We don’t really think about caffeine and kids, that is, we don’t serve them cappuccino for breakfast or anything. Or do we? The sources of caffeine are everywhere and can wreak havoc on sensitive bodies.
Caffeine is a stimulant (one that mom likely loves, needs and uses quite safely) that can cause kids to become jittery and nervous. Too much (which can be very little) can cause muscle tremors, irregular heart rate, raised cholesterol and, leaching of calcium from the bones. Plus, withdrawal can be a huge drag causing flu-like symptoms, headache, nausea, aches and pains.
I have seen a perfectly well behaved child drink a carton of chocolate milk and have his mother pulling her own hair out 20 minutes later and wondering why the sudden “energy spurt”. Not all kids are that sensitive but some are. We don’t really think about chocolate pudding or a dish of chocolate ice cream as being the culprit of a difficult bedtime but it sure can be. Hopefully your child doesn’t suffer from headaches but I know of many who, when all sources of caffeine are removed, suddenly have them no more. It can be as simple as brownies two days in a row causing a withdrawal rebound headache on the third.
Here are some sources of caffeine that can easily creep in:
- Decaf coffee (depending upon the brand many can still contain as much as a cup of tea)
- Dark chocolate
- Cocoa powder
- Chocolate cake, brownies, ice cream, mousse or pudding
- Any cola diet or regular (so far, in Canada at least, other clear soda’s do not contain caffeine)
- “energy” drinks containing guarana or yerba mate
- Some pain medications (check with your pharmacist)
It is best to avoid all of these sources for as long as possible, they don’t really deliver any other nutritional value so it should be fairly easy. Health Canada has an official position on how much is too much which you can get here: http://www.hc-sc.gc.ca/fn-an/securit/facts-faits/caffeine-eng.php But, I prefer to say, let’s start with none until they are old enough to order their own cappuccino or until we are sure that it isn’t contributing to “unexplained” problems.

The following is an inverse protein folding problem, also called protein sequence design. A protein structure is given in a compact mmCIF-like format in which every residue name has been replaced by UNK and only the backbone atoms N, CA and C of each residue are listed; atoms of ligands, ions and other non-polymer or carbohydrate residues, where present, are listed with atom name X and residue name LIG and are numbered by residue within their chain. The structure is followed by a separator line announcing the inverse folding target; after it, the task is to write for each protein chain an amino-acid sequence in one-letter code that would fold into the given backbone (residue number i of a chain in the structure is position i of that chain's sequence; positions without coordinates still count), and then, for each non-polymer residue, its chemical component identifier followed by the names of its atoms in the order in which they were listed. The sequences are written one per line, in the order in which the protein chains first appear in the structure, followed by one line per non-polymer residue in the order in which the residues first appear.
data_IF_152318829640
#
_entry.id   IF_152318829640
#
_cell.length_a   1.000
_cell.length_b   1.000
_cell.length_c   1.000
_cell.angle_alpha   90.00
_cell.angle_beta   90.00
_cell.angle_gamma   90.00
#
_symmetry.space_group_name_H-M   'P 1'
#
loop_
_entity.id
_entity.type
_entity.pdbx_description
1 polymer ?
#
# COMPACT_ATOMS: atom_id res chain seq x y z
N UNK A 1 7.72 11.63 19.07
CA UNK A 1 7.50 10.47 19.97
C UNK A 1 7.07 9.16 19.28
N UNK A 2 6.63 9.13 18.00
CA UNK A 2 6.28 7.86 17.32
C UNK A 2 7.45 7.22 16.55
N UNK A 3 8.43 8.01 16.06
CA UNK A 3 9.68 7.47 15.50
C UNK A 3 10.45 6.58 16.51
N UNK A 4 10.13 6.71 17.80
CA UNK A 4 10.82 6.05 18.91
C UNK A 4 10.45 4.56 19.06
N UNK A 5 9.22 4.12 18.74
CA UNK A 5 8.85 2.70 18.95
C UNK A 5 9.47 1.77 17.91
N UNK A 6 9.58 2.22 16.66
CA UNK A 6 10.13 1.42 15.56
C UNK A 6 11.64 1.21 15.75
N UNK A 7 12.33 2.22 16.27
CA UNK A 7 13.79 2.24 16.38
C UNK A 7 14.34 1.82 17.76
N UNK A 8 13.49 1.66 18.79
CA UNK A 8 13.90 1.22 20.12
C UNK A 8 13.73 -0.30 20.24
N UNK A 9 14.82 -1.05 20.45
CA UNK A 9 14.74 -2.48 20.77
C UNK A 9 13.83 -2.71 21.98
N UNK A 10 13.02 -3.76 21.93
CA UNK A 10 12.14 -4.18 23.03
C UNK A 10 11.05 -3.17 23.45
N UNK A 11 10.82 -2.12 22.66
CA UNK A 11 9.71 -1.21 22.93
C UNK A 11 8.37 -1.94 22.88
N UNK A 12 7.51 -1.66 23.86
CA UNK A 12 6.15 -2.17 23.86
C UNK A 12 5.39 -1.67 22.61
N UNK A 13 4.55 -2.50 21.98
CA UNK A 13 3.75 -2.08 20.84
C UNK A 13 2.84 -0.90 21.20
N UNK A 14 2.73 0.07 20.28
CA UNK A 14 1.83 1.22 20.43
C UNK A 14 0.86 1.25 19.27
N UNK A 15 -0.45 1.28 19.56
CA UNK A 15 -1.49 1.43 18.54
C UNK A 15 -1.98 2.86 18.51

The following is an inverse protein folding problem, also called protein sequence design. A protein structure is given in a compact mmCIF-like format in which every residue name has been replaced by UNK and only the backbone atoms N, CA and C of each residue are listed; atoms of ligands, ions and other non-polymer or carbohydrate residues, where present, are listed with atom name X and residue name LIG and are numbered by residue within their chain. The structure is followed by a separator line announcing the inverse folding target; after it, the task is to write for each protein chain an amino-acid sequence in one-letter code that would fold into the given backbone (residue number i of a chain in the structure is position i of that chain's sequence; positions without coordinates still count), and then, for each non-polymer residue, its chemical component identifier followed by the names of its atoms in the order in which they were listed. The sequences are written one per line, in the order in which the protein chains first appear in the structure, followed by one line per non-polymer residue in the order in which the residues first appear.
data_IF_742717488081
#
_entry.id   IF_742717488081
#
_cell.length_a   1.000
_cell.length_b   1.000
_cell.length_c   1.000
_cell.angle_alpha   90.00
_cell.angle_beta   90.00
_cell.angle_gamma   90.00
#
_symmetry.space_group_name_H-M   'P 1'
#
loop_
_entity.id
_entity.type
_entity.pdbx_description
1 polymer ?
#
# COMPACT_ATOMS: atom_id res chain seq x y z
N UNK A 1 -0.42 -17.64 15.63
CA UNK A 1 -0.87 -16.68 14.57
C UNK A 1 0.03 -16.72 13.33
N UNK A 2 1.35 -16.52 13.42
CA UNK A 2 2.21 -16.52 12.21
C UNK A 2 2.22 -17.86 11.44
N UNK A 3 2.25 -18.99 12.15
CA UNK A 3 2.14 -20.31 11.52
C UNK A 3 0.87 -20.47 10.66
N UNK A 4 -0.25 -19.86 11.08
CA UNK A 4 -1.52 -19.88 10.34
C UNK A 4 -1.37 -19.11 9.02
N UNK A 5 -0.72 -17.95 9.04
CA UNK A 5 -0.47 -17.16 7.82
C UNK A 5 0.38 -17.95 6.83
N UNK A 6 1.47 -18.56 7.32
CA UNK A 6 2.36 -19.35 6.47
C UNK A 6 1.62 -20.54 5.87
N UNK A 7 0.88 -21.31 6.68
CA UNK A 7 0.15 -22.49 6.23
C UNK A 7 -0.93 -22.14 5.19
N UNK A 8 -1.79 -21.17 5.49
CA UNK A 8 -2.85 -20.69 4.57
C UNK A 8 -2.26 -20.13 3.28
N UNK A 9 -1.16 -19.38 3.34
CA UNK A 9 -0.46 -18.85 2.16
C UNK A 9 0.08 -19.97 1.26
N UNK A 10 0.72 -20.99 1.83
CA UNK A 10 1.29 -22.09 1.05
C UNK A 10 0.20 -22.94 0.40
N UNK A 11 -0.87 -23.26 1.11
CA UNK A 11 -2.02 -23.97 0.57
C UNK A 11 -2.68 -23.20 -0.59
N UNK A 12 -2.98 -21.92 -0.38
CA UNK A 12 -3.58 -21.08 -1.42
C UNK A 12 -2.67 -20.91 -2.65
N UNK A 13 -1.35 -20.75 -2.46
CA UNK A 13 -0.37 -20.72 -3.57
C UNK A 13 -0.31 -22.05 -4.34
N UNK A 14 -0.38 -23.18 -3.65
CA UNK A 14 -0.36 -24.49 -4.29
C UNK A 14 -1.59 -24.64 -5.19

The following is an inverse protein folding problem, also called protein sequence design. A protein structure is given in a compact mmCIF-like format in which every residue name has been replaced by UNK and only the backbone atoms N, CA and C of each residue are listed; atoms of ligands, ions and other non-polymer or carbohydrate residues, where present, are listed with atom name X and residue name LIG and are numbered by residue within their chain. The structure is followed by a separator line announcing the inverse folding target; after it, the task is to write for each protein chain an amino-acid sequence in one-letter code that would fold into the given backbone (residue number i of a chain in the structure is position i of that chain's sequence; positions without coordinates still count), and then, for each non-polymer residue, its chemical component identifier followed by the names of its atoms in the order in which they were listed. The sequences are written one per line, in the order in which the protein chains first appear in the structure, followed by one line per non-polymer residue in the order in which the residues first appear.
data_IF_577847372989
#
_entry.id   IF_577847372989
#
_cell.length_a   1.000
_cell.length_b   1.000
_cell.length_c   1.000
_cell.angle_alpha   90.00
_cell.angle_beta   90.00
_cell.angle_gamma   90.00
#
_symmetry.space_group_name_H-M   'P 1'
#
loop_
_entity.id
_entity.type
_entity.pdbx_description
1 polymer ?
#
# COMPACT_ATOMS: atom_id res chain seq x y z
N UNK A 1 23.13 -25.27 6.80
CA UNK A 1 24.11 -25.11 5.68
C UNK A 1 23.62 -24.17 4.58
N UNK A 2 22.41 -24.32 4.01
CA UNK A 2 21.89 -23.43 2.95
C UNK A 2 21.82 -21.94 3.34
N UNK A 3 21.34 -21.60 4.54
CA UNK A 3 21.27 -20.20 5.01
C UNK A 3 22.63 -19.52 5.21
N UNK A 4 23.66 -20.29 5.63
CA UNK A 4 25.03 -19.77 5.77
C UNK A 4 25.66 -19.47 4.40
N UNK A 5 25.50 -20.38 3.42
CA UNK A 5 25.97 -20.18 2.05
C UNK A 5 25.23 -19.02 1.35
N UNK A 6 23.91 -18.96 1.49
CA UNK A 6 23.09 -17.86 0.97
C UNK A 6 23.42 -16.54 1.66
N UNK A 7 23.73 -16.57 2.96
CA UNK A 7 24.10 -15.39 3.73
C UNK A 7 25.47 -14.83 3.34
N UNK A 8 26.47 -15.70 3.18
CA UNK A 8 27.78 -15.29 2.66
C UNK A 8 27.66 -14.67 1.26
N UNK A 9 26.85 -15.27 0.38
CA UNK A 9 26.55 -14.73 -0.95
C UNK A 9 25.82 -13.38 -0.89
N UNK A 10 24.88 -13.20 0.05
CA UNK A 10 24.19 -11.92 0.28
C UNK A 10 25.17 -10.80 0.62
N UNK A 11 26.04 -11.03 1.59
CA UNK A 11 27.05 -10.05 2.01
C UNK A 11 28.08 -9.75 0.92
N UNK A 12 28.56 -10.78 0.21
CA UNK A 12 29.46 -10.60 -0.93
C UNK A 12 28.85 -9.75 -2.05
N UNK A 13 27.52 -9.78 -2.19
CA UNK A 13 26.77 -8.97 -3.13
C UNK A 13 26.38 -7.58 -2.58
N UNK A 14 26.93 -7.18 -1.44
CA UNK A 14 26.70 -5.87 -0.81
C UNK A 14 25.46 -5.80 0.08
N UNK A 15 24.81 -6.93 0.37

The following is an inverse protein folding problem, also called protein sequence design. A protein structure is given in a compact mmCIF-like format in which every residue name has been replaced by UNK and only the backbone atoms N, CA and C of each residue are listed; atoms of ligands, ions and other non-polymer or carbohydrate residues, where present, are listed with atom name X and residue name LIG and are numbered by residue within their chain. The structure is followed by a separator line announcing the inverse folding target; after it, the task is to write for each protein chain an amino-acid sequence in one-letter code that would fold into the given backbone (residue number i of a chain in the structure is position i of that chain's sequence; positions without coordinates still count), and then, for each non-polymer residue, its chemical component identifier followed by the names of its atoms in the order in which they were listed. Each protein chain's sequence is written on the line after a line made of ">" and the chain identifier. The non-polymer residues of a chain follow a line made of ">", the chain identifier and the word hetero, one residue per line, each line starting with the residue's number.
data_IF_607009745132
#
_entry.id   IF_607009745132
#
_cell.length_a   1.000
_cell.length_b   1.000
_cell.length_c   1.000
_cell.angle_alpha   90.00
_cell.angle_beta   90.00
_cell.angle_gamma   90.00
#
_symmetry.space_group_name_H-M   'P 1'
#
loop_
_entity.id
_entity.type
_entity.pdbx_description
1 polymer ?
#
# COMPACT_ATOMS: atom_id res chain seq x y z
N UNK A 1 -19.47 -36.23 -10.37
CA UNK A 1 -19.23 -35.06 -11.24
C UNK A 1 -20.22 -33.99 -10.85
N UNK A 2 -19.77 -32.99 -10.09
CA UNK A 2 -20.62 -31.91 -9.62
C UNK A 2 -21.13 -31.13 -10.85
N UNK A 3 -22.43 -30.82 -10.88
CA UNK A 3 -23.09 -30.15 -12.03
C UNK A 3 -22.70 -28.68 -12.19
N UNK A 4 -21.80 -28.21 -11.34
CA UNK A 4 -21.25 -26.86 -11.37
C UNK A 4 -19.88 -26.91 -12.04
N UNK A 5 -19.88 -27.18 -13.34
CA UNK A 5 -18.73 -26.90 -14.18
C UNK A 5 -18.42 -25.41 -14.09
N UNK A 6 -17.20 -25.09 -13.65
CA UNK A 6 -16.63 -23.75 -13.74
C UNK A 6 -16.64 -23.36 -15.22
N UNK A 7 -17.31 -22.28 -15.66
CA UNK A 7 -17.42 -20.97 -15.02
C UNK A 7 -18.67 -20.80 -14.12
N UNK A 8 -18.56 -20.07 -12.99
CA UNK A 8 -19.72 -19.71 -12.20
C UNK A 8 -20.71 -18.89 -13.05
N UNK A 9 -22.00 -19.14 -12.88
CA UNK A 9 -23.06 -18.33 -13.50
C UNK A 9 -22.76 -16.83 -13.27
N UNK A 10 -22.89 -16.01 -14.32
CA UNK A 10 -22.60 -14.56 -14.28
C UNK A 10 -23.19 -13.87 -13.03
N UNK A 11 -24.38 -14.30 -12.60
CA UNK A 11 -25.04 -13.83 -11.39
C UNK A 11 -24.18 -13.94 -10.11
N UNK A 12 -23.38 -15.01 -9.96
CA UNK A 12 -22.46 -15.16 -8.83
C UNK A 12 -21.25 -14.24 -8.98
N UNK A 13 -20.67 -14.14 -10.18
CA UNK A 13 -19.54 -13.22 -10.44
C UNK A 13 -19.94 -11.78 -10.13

At some point, though you will encounter temptation.
- For instance, your child will be at a birthday party and they will serve brownies, with chocolate milk and a side of chocolate ice cream. Perfect! No child likes to be held back or held out of the festivities and, unless you KNOW, there is a problem, count this as your own little experiment. Let them enjoy the foods and simply watch carefully for any behaviour changes, sleep upset or headache within the next 24 hours. If you see some, bingo! You now know what to avoid.
- If you are in a coffee shop and you would like to include your child in some café culture try this: ask for some steamed milk for your child and sprinkle it with cinnamon, rather than cocoa. Most establishments will indulge you at no extra cost because they
too want your child entertained while you sip!
About the Author:
Theresa Albert is a nutritionist and food communications consultant. Her Food Network show,Just One Bite! aired for 5 years on both Food Network and BBC Kids. She is currently a trusted on-camera correspondent for CTV Newschannel as well as CBC and regular health expert on the daily lifestyle show, Steven and Chris which airs internationally.
Named one of Canada’s Top 25 Tweeters by Today’s Parent Magazine and one of Savvymom.ca’s 35 Favorite Bloggers, she is called for comment from every major magazine, newspaper and television outlet in Canada. She has a weekly column in the Metro Newspaper and regularly writes features for Today’s Parent, Canadian Family Magazine and blogs at Huffington Post.